Last updated on May 21st, 2018 at 07:06 pm
We have been hanging out at home in Calgary for a while now and during our time here I have experienced many emotions. Staying in places for longer periods always inspires reflection for me. Being back in familiar territory after 18 months on the road has caused contemplation but also moved me to question our future.
Reverse culture shock is a real thing and I have to say it hit me like a ton of bricks. So much so, I started to question if this unconventional lifestyle was the best thing for our family. Our nomadic lifestyle choice has affected and changed us all in so many positive ways. I know that, but I also know others at home don’t view it that way.
I knew it would be hard being home but I didn’t understand how insidious reverse culture shock would be. My ideas about living are so different than people at home and that made me feel alienated and very negative at times. Caught in a vicious downward spiral I finally bottomed out and started to feel more like myself again. After purging the many negative thoughts in my head and weighing the pros and cons of the way we choose to live, I finally concluded what I knew all along.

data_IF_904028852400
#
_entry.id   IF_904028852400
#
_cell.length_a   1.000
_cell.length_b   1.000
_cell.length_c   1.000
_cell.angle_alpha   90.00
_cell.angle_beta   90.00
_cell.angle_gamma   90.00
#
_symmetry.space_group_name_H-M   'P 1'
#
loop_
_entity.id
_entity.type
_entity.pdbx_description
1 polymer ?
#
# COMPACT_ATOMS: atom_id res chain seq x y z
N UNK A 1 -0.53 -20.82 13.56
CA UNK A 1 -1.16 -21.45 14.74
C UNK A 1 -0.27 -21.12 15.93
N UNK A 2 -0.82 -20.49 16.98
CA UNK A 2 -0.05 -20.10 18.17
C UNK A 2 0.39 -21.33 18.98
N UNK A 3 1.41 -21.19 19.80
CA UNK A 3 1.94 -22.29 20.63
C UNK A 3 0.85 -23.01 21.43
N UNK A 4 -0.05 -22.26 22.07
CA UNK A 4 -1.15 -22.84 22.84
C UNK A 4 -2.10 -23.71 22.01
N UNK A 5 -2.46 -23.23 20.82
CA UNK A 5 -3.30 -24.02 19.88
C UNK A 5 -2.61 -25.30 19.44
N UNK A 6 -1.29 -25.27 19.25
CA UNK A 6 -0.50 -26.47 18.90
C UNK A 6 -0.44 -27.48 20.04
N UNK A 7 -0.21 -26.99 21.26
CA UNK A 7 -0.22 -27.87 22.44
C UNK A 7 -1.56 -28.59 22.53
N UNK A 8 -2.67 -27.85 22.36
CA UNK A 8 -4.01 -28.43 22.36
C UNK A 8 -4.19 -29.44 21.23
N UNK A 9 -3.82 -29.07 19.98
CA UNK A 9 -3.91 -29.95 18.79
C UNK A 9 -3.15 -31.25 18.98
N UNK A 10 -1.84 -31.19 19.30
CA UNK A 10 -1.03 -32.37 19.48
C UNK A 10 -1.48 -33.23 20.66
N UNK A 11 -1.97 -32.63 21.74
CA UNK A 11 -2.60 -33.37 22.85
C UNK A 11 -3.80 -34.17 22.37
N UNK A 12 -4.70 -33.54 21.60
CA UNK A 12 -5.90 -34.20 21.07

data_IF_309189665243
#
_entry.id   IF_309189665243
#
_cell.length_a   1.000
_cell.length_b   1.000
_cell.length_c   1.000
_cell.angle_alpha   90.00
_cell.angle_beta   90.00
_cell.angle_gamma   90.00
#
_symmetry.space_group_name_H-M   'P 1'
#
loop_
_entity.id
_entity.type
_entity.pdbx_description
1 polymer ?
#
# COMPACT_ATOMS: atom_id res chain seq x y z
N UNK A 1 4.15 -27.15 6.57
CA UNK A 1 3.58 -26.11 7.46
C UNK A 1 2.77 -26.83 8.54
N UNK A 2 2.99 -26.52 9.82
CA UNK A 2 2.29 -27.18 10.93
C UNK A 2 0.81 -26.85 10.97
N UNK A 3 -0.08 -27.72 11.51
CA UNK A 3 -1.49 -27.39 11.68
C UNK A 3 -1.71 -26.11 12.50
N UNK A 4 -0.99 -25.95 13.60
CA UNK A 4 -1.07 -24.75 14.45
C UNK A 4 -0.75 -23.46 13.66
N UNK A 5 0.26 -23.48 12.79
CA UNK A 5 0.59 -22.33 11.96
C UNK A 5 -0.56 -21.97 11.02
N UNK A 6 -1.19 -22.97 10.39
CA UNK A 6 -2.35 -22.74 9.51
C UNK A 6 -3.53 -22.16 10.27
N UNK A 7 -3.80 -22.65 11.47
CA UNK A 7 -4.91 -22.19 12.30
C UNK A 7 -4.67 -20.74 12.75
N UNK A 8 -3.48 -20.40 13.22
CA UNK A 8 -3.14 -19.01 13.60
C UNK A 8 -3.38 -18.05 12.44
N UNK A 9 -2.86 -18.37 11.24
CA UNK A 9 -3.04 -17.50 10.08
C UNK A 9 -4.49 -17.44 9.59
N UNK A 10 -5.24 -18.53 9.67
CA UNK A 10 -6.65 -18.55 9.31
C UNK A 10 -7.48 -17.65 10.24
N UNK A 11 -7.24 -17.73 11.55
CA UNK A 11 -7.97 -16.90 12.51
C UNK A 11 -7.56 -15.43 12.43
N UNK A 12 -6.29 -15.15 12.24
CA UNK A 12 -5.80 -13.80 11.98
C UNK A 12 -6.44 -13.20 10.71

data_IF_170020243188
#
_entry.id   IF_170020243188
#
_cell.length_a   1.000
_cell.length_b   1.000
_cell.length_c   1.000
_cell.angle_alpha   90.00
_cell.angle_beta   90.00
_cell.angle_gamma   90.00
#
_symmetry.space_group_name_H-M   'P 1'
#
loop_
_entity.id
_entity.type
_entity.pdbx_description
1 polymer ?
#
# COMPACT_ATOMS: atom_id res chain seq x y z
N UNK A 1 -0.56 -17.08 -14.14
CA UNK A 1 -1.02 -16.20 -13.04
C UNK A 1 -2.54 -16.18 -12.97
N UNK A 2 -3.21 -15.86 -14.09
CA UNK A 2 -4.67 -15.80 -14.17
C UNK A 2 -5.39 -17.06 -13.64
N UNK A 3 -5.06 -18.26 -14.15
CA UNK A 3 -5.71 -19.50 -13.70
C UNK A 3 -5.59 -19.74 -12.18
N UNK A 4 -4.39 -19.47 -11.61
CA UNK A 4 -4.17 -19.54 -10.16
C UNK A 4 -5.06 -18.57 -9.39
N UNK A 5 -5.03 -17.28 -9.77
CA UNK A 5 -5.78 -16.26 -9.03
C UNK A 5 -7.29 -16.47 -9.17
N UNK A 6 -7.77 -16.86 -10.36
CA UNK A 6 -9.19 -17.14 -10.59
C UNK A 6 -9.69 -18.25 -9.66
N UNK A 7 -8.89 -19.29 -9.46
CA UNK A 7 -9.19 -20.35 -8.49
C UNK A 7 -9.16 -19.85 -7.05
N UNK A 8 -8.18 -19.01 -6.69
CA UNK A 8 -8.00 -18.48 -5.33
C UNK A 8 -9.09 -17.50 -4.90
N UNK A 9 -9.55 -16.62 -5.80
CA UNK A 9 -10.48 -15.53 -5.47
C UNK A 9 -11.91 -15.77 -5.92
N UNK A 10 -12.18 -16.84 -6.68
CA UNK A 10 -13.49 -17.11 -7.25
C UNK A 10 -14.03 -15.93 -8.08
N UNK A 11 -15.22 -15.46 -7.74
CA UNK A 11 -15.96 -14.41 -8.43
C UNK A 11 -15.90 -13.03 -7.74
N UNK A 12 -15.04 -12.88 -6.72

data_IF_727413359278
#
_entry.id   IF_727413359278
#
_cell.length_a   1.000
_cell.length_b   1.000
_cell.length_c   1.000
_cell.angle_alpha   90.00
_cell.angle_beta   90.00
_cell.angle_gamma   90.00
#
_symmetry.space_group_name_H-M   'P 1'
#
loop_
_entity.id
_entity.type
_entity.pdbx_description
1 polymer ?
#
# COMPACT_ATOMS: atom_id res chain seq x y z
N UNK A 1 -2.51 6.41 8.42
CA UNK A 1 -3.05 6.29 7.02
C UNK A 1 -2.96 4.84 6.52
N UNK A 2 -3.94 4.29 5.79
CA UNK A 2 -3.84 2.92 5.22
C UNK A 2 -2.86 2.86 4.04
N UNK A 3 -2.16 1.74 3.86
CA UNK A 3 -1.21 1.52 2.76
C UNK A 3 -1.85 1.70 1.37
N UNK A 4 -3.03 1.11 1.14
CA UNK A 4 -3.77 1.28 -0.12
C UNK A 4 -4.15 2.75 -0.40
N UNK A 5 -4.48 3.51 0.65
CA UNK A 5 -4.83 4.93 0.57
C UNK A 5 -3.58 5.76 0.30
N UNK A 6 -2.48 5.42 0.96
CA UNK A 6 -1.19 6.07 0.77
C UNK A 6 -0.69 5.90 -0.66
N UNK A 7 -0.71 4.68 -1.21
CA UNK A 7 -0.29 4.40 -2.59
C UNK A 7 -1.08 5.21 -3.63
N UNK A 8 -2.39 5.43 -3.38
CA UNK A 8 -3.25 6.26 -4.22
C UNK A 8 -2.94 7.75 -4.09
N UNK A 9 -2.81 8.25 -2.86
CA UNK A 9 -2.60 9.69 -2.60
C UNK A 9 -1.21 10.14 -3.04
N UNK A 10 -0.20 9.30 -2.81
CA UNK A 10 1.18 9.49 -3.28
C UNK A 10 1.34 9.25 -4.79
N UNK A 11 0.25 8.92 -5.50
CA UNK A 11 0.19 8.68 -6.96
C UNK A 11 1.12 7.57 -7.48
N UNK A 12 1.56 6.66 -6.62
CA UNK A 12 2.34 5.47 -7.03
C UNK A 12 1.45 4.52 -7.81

Nothing worthwhile ever comes easy. And the truth is, we wouldn’t want to live any other way.
As a lover of inspiring quotes, I have read so many about risk and reward that have resonated with me. Sacrifice and perseverance are always part of any success story. This life can be hard and incredibly fulfilling.
For many people, the idea of traveling the world without the pressures of a job or a mortgage beckoning you to return home would seem very appealing. What family doesn’t want more quality time together? What could be better than a never ending travel adventure?
We definitely understand the allure. That’s why we choose to live the way we do and write about our experiences. We love helping and supporting anyone interested in pursuing location independence. Where there is much that is attractive about this kind of lifestyle there are pros and cons of full time travel as a family. Honestly, it’s a lot harder work than it may seem, and I’m not talking about lumpy hotel beds and dodgy cab drivers.
The biggest challenges exist in the effort to build a whole new life. A very labor intensive, unconventional life. There is no guidebook or instruction manual to help figure out how to deal with the hard parts. There are a lot of leaps of faith and educated guesses that go along with choosing to live this way.
1. Being together all the time with little personal space